The conclusions sound very logical, said Dr. Zachary Rubin, an epidemiologist at Santa Monica-UCLA Medical Center and Orthopaedic Hospital in Santa Monica. However, he added, "this is a mathematical model, and you have to do studies with human beings to see if the data is still true or not."
Temime said she and her colleagues are doing just that. They are involved in a European project called Mastering Hospital Antimicrobial Resistance (MOSAR), in which data on exposures and bacterial colonization will be collected on patients and health-care workers. "We are planning to use this data to validate our model," Temime said.
For now, many hospitals are stepping up efforts to promote hand washing among employees. Because the peripatetic workers have "major superspreading potential," the study authors recommend individual surveillance of these health-care workers.
Rubin said that hospitalized patients shouldn't be shy about asking the health-care workers who come in contact with them to follow infection control guidelines. Some hospitals have posted signs in patient rooms asking "Did your health-care worker wash his hands?" to make patients more aware of the importance of hand washing, he said.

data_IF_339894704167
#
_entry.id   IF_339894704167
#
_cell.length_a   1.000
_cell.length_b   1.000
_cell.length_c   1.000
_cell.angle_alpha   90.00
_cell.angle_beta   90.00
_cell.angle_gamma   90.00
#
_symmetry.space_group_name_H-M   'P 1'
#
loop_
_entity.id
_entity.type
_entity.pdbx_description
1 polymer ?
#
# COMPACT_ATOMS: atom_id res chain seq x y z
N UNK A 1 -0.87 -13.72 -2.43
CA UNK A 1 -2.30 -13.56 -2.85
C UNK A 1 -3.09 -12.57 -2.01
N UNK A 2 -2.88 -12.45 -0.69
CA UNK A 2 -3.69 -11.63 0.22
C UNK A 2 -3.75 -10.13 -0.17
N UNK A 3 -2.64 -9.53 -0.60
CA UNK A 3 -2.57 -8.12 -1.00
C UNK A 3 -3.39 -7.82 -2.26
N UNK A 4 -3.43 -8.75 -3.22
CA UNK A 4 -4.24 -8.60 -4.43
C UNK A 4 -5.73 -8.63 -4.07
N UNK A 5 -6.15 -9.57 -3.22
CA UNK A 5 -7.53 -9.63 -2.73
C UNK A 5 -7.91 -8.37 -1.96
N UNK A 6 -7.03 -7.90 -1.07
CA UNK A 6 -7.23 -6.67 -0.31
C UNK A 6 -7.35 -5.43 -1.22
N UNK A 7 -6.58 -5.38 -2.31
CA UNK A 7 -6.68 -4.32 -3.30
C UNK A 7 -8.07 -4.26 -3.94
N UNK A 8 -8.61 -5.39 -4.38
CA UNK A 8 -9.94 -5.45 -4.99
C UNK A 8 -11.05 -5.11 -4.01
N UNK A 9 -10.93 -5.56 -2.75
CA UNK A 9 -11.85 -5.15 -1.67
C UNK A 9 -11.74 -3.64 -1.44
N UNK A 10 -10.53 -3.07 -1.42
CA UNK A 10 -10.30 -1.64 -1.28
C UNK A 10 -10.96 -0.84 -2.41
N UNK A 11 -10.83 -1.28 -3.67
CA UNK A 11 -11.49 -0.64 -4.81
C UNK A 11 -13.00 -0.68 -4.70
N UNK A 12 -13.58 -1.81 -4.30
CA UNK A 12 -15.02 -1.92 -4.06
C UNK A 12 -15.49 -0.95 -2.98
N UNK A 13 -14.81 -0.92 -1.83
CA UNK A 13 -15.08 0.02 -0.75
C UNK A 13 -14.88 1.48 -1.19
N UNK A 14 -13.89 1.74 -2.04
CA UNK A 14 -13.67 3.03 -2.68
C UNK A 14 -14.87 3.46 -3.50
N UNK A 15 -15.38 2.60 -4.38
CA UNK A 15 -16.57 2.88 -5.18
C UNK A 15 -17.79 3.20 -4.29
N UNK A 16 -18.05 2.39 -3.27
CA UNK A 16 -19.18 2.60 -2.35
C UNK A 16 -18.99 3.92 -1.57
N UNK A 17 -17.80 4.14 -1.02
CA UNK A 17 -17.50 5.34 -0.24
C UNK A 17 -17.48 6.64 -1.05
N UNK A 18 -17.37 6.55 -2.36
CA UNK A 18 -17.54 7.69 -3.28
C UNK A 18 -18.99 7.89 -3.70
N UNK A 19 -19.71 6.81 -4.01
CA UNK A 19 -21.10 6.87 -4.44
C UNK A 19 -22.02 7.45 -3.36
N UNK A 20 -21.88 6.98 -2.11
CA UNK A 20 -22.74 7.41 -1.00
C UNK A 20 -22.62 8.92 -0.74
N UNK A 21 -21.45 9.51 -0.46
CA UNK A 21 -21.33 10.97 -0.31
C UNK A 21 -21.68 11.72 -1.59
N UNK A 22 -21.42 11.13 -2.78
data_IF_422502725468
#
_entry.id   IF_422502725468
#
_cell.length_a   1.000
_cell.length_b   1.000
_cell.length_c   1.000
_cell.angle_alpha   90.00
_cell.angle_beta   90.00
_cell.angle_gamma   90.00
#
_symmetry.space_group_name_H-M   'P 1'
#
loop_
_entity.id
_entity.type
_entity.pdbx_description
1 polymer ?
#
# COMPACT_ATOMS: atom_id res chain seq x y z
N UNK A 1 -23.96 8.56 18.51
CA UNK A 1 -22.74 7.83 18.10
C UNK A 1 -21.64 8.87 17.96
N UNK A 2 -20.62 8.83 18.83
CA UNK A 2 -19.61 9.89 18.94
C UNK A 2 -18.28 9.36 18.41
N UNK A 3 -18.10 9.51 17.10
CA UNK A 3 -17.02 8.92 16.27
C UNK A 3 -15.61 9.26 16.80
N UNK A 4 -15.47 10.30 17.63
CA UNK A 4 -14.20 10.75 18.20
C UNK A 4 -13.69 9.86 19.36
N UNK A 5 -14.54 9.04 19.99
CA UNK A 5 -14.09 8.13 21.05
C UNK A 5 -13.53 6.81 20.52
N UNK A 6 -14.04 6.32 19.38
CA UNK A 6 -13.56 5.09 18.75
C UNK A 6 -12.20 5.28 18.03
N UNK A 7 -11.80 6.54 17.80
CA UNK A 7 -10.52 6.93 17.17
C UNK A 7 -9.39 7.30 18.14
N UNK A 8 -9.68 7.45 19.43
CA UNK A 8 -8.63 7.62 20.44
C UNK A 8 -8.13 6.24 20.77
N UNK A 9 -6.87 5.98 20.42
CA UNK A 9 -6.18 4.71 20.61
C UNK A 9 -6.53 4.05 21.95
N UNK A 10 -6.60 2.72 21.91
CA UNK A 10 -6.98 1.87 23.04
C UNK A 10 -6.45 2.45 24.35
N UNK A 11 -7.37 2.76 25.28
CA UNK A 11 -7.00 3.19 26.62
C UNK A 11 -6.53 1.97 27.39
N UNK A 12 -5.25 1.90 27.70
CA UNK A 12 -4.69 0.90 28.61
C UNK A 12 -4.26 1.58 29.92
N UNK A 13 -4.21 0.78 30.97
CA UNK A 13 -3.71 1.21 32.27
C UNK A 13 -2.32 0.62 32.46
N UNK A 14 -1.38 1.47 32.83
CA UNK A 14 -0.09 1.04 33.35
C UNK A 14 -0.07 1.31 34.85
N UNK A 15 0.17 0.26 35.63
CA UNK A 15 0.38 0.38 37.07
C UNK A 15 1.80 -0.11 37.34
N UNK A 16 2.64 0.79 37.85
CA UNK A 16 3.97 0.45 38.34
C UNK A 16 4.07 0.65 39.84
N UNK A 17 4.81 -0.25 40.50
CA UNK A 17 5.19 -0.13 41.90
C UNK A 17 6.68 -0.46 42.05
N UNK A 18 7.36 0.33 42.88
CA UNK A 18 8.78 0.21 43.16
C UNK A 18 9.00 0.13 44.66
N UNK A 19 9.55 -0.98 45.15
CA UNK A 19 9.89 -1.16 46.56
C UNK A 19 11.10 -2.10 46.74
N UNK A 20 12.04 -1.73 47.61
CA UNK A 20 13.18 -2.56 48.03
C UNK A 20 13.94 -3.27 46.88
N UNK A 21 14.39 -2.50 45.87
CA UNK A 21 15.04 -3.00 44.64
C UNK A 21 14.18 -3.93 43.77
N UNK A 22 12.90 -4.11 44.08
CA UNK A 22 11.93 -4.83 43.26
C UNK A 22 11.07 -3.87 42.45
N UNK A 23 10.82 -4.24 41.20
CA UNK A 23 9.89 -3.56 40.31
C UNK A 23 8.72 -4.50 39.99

"If a patient is concerned [about lack of hygiene from a health-care worker], he can always talk to the head nurse or charge nurse," Rubin said, as well as the hospital's patient advocate or his own physician.
To learn more about hospital-acquired infections, visit the National Conference of State Legislators.
SOURCE: Zachary Rubin, M.D., epidemiologist, Santa Monica-UCLA Medical Center and O
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